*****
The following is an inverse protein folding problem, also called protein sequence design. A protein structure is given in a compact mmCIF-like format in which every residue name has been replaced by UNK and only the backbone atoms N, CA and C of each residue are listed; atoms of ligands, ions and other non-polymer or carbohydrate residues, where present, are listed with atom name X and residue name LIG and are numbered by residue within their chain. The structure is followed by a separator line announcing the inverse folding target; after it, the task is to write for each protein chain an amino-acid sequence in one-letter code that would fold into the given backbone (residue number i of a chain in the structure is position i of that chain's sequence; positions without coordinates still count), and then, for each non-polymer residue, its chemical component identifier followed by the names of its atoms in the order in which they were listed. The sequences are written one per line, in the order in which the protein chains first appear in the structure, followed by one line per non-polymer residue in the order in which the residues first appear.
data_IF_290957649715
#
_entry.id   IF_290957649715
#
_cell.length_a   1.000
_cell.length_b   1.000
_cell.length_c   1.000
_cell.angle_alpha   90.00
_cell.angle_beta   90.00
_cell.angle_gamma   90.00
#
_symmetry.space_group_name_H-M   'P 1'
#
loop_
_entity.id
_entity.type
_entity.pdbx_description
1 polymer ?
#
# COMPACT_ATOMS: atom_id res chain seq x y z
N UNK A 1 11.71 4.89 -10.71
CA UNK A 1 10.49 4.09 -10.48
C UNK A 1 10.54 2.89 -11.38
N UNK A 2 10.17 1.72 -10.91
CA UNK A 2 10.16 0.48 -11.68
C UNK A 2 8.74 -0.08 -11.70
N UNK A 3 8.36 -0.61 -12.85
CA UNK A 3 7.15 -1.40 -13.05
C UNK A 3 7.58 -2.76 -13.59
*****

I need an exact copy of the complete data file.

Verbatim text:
The following is an inverse protein folding problem, also called protein sequence design. A protein structure is given in a compact mmCIF-like format in which every residue name has been replaced by UNK and only the backbone atoms N, CA and C of each residue are listed; atoms of ligands, ions and other non-polymer or carbohydrate residues, where present, are listed with atom name X and residue name LIG and are numbered by residue within their chain. The structure is followed by a separator line announcing the inverse folding target; after it, the task is to write for each protein chain an amino-acid sequence in one-letter code that would fold into the given backbone (residue number i of a chain in the structure is position i of that chain's sequence; positions without coordinates still count), and then, for each non-polymer residue, its chemical component identifier followed by the names of its atoms in the order in which they were listed. The sequences are written one per line, in the order in which the protein chains first appear in the structure, followed by one line per non-polymer residue in the order in which the residues first appear.
data_IF_290957649715
#
_entry.id   IF_290957649715
#
_cell.length_a   1.000
_cell.length_b   1.000
_cell.length_c   1.000
_cell.angle_alpha   90.00
_cell.angle_beta   90.00
_cell.angle_gamma   90.00
#
_symmetry.space_group_name_H-M   'P 1'
#
loop_
_entity.id
_entity.type
_entity.pdbx_description
1 polymer ?
#
# COMPACT_ATOMS: atom_id res chain seq x y z
N UNK A 1 11.71 4.89 -10.71
CA UNK A 1 10.49 4.09 -10.48
C UNK A 1 10.54 2.89 -11.38
N UNK A 2 10.17 1.72 -10.91
CA UNK A 2 10.16 0.48 -11.68
C UNK A 2 8.74 -0.08 -11.70
N UNK A 3 8.36 -0.61 -12.85
CA UNK A 3 7.15 -1.40 -13.05
C UNK A 3 7.58 -2.76 -13.59